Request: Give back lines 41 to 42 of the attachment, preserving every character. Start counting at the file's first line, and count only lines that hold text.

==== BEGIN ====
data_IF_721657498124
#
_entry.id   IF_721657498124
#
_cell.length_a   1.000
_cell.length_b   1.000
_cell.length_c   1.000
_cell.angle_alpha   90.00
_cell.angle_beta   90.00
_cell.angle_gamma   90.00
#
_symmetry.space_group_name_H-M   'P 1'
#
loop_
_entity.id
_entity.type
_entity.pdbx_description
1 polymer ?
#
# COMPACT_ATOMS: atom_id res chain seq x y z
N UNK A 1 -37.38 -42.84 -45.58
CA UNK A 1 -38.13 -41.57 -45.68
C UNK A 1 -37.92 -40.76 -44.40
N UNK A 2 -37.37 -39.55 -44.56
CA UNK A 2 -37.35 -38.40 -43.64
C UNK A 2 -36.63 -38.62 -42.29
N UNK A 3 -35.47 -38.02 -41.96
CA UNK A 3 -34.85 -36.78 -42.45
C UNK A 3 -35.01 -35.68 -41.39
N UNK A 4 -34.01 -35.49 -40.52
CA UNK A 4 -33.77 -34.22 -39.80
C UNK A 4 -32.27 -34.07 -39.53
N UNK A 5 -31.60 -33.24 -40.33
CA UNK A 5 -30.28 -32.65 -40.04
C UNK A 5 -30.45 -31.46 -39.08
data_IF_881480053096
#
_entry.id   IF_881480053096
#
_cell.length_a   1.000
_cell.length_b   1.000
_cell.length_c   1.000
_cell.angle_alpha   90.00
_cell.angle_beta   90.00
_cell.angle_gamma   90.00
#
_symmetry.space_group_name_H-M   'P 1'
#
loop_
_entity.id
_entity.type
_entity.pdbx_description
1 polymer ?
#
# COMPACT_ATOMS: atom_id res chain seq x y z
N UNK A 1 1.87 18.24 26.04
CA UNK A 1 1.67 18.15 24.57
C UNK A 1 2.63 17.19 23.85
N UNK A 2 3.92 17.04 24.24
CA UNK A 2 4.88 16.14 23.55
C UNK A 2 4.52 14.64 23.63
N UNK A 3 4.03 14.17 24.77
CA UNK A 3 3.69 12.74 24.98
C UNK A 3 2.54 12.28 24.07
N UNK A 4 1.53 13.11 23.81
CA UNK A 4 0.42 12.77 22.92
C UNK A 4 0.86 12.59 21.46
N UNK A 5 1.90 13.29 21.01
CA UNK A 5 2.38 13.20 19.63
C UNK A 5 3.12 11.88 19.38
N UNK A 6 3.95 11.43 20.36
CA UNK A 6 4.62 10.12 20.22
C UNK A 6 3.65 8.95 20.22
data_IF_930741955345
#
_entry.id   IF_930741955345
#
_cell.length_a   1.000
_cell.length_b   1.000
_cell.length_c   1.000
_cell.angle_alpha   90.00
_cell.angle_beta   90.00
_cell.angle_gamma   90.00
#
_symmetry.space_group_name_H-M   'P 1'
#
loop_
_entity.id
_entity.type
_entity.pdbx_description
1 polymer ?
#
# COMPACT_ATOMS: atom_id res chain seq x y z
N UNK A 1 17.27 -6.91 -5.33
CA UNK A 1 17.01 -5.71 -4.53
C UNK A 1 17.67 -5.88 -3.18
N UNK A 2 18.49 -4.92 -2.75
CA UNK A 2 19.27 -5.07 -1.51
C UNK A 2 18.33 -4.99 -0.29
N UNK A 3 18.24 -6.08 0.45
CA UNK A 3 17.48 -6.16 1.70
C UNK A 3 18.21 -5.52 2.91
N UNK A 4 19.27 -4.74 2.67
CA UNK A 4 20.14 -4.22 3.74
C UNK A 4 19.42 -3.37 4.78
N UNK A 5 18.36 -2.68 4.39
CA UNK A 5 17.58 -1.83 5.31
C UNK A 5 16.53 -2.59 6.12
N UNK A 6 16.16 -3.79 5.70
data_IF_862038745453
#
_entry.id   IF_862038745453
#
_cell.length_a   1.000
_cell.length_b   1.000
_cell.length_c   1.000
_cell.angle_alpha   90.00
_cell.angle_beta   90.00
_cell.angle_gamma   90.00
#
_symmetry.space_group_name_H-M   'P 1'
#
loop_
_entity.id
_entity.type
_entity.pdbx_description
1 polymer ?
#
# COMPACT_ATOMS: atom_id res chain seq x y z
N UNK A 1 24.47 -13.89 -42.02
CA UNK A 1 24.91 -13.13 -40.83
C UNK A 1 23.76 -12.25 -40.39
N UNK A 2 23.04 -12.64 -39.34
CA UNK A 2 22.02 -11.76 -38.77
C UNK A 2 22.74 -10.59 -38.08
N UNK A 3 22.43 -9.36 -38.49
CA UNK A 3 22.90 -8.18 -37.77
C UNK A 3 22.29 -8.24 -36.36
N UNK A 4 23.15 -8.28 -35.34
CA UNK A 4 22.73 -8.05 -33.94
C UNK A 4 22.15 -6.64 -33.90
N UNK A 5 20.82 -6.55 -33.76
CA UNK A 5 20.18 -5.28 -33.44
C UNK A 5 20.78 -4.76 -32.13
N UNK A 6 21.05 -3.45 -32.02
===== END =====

_cell.length_b   1.000
_cell.length_c   1.000